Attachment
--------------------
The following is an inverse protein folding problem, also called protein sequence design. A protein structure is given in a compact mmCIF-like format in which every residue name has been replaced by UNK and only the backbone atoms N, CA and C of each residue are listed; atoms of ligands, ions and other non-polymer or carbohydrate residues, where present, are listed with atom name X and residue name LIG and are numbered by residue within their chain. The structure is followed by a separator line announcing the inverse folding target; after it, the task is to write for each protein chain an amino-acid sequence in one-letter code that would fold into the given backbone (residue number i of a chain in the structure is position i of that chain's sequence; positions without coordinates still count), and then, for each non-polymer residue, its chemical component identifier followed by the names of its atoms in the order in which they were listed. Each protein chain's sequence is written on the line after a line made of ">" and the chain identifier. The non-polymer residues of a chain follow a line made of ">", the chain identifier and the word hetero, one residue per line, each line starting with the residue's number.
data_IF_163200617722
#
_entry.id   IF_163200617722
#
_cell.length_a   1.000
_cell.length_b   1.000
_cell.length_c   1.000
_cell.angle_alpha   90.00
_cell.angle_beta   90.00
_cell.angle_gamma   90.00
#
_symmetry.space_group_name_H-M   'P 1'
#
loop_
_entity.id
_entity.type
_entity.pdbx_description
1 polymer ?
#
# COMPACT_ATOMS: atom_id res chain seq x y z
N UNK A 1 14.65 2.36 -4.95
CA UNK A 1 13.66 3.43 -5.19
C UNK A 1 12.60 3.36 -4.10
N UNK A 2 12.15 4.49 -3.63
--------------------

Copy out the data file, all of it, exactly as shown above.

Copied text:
The following is an inverse protein folding problem, also called protein sequence design. A protein structure is given in a compact mmCIF-like format in which every residue name has been replaced by UNK and only the backbone atoms N, CA and C of each residue are listed; atoms of ligands, ions and other non-polymer or carbohydrate residues, where present, are listed with atom name X and residue name LIG and are numbered by residue within their chain. The structure is followed by a separator line announcing the inverse folding target; after it, the task is to write for each protein chain an amino-acid sequence in one-letter code that would fold into the given backbone (residue number i of a chain in the structure is position i of that chain's sequence; positions without coordinates still count), and then, for each non-polymer residue, its chemical component identifier followed by the names of its atoms in the order in which they were listed. Each protein chain's sequence is written on the line after a line made of ">" and the chain identifier. The non-polymer residues of a chain follow a line made of ">", the chain identifier and the word hetero, one residue per line, each line starting with the residue's number.
data_IF_163200617722
#
_entry.id   IF_163200617722
#
_cell.length_a   1.000
_cell.length_b   1.000
_cell.length_c   1.000
_cell.angle_alpha   90.00
_cell.angle_beta   90.00
_cell.angle_gamma   90.00
#
_symmetry.space_group_name_H-M   'P 1'
#
loop_
_entity.id
_entity.type
_entity.pdbx_description
1 polymer ?
#
# COMPACT_ATOMS: atom_id res chain seq x y z
N UNK A 1 14.65 2.36 -4.95
CA UNK A 1 13.66 3.43 -5.19
C UNK A 1 12.60 3.36 -4.10
N UNK A 2 12.15 4.49 -3.63